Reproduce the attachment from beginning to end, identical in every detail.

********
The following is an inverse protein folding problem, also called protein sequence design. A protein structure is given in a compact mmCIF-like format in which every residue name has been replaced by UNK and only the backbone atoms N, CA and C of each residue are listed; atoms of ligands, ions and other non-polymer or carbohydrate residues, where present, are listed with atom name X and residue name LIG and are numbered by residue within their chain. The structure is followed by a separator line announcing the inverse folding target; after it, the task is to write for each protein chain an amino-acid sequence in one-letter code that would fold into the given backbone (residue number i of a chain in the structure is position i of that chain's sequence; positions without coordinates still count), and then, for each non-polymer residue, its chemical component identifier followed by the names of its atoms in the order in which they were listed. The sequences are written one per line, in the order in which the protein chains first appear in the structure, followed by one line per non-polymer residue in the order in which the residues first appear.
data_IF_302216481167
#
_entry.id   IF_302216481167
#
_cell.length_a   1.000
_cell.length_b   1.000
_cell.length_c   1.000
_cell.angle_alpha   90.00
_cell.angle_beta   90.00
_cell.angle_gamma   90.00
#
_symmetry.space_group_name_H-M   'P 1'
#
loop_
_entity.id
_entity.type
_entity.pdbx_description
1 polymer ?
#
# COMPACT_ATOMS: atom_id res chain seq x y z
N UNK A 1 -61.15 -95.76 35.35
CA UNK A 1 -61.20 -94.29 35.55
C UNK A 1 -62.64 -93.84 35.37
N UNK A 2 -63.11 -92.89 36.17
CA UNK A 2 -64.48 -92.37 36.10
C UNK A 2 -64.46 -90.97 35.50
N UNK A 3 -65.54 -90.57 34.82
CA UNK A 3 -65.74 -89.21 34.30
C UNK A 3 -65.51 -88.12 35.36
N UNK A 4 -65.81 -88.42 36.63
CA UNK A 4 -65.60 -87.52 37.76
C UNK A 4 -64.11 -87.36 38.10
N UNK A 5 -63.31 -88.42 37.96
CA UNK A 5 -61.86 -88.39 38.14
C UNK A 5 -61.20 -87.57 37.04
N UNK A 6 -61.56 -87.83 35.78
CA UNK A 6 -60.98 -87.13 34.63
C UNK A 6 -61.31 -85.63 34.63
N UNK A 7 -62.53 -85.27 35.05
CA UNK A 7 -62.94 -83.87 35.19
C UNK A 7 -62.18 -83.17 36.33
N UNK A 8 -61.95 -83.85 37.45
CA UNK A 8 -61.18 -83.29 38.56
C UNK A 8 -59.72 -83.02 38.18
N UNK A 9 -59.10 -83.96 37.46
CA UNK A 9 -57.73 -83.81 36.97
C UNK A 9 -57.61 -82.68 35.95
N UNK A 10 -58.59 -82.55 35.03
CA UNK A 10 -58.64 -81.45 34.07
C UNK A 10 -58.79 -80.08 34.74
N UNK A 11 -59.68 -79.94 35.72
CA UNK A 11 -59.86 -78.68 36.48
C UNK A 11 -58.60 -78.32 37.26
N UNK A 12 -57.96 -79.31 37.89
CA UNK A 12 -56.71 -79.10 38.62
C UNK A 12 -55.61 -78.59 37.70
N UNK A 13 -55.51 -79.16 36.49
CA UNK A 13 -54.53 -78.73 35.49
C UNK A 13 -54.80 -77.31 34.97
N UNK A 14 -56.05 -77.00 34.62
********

The following is an inverse protein folding problem, also called protein sequence design. A protein structure is given in a compact mmCIF-like format in which every residue name has been replaced by UNK and only the backbone atoms N, CA and C of each residue are listed; atoms of ligands, ions and other non-polymer or carbohydrate residues, where present, are listed with atom name X and residue name LIG and are numbered by residue within their chain. The structure is followed by a separator line announcing the inverse folding target; after it, the task is to write for each protein chain an amino-acid sequence in one-letter code that would fold into the given backbone (residue number i of a chain in the structure is position i of that chain's sequence; positions without coordinates still count), and then, for each non-polymer residue, its chemical component identifier followed by the names of its atoms in the order in which they were listed. The sequences are written one per line, in the order in which the protein chains first appear in the structure, followed by one line per non-polymer residue in the order in which the residues first appear.
data_IF_302216481167
#
_entry.id   IF_302216481167
#
_cell.length_a   1.000
_cell.length_b   1.000
_cell.length_c   1.000
_cell.angle_alpha   90.00
_cell.angle_beta   90.00
_cell.angle_gamma   90.00
#
_symmetry.space_group_name_H-M   'P 1'
#
loop_
_entity.id
_entity.type
_entity.pdbx_description
1 polymer ?
#
# COMPACT_ATOMS: atom_id res chain seq x y z
N UNK A 1 -61.15 -95.76 35.35
CA UNK A 1 -61.20 -94.29 35.55
C UNK A 1 -62.64 -93.84 35.37
N UNK A 2 -63.11 -92.89 36.17
CA UNK A 2 -64.48 -92.37 36.10
C UNK A 2 -64.46 -90.97 35.50
N UNK A 3 -65.54 -90.57 34.82
CA UNK A 3 -65.74 -89.21 34.30
C UNK A 3 -65.51 -88.12 35.36
N UNK A 4 -65.81 -88.42 36.63
CA UNK A 4 -65.60 -87.52 37.76
C UNK A 4 -64.11 -87.36 38.10
N UNK A 5 -63.31 -88.42 37.96
CA UNK A 5 -61.86 -88.39 38.14
C UNK A 5 -61.20 -87.57 37.04
N UNK A 6 -61.56 -87.83 35.78
CA UNK A 6 -60.98 -87.13 34.63
C UNK A 6 -61.31 -85.63 34.63
N UNK A 7 -62.53 -85.27 35.05
CA UNK A 7 -62.94 -83.87 35.19
C UNK A 7 -62.18 -83.17 36.33
N UNK A 8 -61.95 -83.85 37.45
CA UNK A 8 -61.18 -83.29 38.56
C UNK A 8 -59.72 -83.02 38.18
N UNK A 9 -59.10 -83.96 37.46
CA UNK A 9 -57.73 -83.81 36.97
C UNK A 9 -57.61 -82.68 35.95
N UNK A 10 -58.59 -82.55 35.03
CA UNK A 10 -58.64 -81.45 34.07
C UNK A 10 -58.79 -80.08 34.74
N UNK A 11 -59.68 -79.94 35.72
CA UNK A 11 -59.86 -78.68 36.48
C UNK A 11 -58.60 -78.32 37.26
N UNK A 12 -57.96 -79.31 37.89
CA UNK A 12 -56.71 -79.10 38.62
C UNK A 12 -55.61 -78.59 37.70
N UNK A 13 -55.51 -79.16 36.49
CA UNK A 13 -54.53 -78.73 35.49
C UNK A 13 -54.80 -77.31 34.97
N UNK A 14 -56.05 -77.00 34.62